Elderly adults usually suffer from spinal arthritis, degenerative disc disease, decreased bone density and sarcopenia. Sarcopenia is a progressive and extensive skeletal muscle disease involving the decrease of muscle mass and function that is associated with increased adverse outcomes. The pathophysiology of sarcopenia is multifactorial, seriously affecting the daily behavior ability and life quality of the elderly. Briefly summarized as mechanical factors acting on the mechanical scaffolds and myotubes composed of bone cells; musculoskeletal systems interact with each other to influence the release of chemical factors; crosstalk and fat infiltration factors in muscle and bone at paracrine and endocrine levels lead to decreased muscle strength and increased incidence of fractures; nutritional deficiency accelerates bone loss and reduces muscle protein synthesis; decreased individual exercise and decreased neuro-muscular function indirectly affect muscle and bone anabolism . According to the bowstring principle, in the process of spinal compensation, muscles act as tension bands. The better the muscle quality, the stronger the compensatory ability of the spine . Iolascon et al. studies of 67 female patients with vertebral fractures found that 35 cases had a fracture of one vertebral body, the incidence rate was 52.23%, and 8 cases (22.85%) had reduced skeletal muscle mass. The remaining 32 cases had multiple vertebral fractures, the incidence rate was 47.76%, of which 14 cases (43.75%) had reduced skeletal muscle mass . DiMonaco et al. study of 313 elderly women with hip fractures found that 180 patients had reduced skeletal muscle mass, with an incidence rate of 58% . The above-mentioned literature suggested that the reduction of skeletal muscle mass may be related to OVCF. In addition to increasing the risk of falls or trauma in elderly patients, sarcopenia combined with osteoporosis often has a more negative impact on the treatment and recovery of fractures. The present study found that the SMI in the RBP group was much lower than that the Control group, indicating that patients with sarcopenia improved poorly in postoperative back pain symptoms.
Sarcopenia has significant deleterious effects on muscle strength and balance, increases the incidence of osteoporotic fracture-related complications. Therefore, patients with sarcopenia are at higher risk of falls, especially those with osteopenia, which is a major cause of fractures and can lead to poor postoperative outcomes. Chen et al. analyzed patients with hip fracture after surgery experience a significant loss of muscle mass and may be detrimental to functional recovery among geriatric patients undergoing surgery. They emphasized a potential treatment target of maintaining muscle mass to improve prognosis in patients with sarcopenia . For OVCF patients with sarcopenia, besides the treatment of the fracture, the sarcopenia also requires intervention and treatment at the same time. The perioperative period can be combined with rehabilitation and nutrition, such as early nutritional intervention, supplementing appropriate amounts of protein, essential amino acids, and fatty acids, etc., and symptomatic treatment such as pain relief if necessary. During rehabilitation training, the doctor should guide the patient and emphasize to the patient to avoid falling again during the exercise. The focus of treatment is to improve the muscle mass, strength, and general condition. It should be noted that clinicians usually associate sarcopenia with thinness. However, obese patients also develop sarcopenia. If only obesity is treated, it may lead to undesirable consequences.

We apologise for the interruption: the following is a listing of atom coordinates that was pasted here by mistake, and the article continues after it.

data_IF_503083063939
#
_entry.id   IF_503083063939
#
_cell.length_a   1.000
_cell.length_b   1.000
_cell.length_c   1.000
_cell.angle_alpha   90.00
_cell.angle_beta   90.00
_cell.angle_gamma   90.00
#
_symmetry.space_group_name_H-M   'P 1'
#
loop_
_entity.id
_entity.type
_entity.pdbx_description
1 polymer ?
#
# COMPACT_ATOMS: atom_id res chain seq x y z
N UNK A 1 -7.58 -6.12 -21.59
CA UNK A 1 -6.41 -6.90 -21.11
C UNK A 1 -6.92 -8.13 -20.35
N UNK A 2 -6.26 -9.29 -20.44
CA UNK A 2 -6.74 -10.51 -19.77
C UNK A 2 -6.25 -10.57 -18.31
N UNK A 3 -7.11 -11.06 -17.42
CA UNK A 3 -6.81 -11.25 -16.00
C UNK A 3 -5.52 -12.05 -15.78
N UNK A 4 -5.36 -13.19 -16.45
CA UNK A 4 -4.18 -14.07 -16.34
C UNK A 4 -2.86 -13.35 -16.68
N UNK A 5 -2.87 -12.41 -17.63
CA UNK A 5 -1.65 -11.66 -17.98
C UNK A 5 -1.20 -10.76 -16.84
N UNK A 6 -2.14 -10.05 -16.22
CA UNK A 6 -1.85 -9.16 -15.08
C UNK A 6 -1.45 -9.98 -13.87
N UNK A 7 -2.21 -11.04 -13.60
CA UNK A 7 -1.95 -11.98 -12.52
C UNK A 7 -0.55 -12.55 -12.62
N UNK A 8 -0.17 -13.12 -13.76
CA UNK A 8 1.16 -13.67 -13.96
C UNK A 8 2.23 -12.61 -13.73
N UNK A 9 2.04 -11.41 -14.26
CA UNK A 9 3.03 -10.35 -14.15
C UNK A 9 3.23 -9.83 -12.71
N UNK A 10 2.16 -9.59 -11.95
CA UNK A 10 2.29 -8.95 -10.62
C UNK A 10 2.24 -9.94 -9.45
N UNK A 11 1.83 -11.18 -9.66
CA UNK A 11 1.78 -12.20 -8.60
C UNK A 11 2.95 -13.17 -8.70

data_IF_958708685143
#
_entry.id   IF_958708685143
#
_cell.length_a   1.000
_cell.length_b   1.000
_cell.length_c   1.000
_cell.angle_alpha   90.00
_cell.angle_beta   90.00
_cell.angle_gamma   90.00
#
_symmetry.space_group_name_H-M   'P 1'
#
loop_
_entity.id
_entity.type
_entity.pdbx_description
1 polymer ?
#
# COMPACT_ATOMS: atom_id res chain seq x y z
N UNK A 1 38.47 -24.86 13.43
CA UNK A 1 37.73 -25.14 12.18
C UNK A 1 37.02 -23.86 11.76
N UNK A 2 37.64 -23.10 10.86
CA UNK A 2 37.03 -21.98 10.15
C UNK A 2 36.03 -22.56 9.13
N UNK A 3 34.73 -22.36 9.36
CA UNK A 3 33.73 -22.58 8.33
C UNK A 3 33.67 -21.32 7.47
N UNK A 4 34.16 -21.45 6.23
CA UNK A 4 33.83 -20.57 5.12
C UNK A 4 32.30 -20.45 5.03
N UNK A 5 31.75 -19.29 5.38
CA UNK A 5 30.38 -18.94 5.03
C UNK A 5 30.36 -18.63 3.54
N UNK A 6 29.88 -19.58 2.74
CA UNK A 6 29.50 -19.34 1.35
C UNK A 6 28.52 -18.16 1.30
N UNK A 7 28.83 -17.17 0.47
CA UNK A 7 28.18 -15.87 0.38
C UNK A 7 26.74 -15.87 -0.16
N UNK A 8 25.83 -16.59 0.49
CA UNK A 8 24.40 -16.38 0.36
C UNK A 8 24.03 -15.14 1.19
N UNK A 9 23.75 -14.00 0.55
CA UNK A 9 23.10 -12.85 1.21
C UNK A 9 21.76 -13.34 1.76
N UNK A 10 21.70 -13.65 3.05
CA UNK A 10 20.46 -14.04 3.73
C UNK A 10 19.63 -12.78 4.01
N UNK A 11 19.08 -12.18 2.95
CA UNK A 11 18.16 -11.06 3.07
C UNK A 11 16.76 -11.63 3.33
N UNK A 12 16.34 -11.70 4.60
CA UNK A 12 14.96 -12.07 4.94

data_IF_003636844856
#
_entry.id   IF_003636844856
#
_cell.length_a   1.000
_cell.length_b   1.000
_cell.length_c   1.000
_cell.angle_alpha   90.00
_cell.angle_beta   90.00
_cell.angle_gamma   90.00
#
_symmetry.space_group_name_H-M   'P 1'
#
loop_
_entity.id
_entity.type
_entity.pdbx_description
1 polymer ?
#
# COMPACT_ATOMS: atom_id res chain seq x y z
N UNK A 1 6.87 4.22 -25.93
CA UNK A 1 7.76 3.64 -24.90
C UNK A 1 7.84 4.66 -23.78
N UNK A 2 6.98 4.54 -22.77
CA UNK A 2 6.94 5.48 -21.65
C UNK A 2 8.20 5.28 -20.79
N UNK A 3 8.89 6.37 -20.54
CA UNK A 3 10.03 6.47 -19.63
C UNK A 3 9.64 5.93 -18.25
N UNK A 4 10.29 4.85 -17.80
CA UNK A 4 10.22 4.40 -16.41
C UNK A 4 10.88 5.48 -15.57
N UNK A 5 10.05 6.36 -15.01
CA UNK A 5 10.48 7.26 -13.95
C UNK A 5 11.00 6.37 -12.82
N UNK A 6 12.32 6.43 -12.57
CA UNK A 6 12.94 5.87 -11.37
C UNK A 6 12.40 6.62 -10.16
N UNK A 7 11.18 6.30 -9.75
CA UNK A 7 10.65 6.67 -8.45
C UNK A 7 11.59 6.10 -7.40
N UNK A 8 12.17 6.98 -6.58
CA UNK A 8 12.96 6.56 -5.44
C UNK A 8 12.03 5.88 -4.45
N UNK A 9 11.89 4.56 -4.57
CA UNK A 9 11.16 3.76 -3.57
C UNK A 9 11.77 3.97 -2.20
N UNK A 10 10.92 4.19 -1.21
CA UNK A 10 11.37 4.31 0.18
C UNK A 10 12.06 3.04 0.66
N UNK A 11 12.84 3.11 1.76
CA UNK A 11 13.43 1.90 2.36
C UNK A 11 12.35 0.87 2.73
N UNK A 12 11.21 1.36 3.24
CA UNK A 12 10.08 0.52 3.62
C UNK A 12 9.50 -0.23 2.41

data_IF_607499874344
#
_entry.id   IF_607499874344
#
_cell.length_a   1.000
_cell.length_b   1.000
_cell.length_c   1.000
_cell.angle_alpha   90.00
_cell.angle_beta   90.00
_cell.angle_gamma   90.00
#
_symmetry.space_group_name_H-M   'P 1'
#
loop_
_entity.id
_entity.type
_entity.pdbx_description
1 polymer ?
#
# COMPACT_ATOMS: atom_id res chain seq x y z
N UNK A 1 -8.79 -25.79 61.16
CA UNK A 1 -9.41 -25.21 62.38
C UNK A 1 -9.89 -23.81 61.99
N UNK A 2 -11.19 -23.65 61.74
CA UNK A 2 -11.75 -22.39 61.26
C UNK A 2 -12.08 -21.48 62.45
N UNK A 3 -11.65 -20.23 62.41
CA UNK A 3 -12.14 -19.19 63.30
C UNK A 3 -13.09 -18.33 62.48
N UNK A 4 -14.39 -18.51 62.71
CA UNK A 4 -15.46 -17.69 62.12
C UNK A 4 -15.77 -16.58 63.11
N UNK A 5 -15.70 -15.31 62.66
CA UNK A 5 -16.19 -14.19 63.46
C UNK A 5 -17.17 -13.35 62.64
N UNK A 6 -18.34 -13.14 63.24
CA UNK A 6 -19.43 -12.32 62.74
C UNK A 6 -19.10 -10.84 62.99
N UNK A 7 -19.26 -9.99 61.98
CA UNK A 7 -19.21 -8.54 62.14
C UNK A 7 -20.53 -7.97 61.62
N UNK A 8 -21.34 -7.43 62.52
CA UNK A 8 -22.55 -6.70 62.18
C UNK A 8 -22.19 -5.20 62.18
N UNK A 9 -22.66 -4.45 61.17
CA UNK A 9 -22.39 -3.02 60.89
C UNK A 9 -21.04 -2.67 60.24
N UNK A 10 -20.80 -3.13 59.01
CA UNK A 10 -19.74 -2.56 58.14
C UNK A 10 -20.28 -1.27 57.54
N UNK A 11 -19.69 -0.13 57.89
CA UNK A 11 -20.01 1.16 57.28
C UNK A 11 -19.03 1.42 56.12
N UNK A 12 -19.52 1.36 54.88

There were several limitations in the present study. First, although this study used strict inclusion criteria and excluded the interference of age, gender, bone density, bone cement leakage, number of injured vertebrae and surgical approach, it was only a retrospective study, and the sample size of poor postoperative low back pain relief was small. Second, this study did not include patients after kyphoplasty, which has certain shortcomings. Anti-osteoporosis treatment after PVP in OVCF patients is important for pain symptom relief. Third, in this study, only preoperative BMD T values were analyzed, and the effect of anti-osteoporosis treatment was not considered. Forth, the effects of vertebral height restoration and cemented disc leakage after PVP treatment were not analyzed. Therefore, a prospective, controlled study is needed to further investigate the quantitative effects of these factors on residual pain after surgery.
In summary, poor sagittal balance and sarcopenia in OVCF patients after PVP were more prone to residual back pain. Larger C7-SVA, TPA and PI-LL mismatch could increase the incidence of low back pain in elderly patients with OVCF. For patients with abnormal sagittal parameters and sarcopenia, appropriate lengthening of bedtime, wearing a brace and systematic functional exercise can be recommended.
Availability of data and materials
Osteoporotic vertebral compression fracture
Residual back pain
Skeletal muscle mass index
Body mass index
Bone mineral density
Visual Analogue Scale
C7-sagittal vertical axis
T1 pelvic angle
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The Ethics Committee of Third Hospital of Hebei Medical University approved this study. Patient consent for review of medical records was not required, as all data was de-identified. All protocols were conducted in accordance with the research principles in the Declaration of Helsinki.
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Bo, J., Zhao, X., Hua, Z. et al. Impact of sarcopenia and sagittal parameters on the residual back pain after percutaneous vertebroplasty in patients with osteoporotic vertebral compression fracture. J Orthop Surg Res 17, 111 (2022). https://doi.org/10.1186/s13018-022-03009-4
- Spinal sagittal parameters
- Residual back pain
- Osteoporotic vertebral fracture
- Percutaneous vertebroplasty
- Skeletal muscle mass index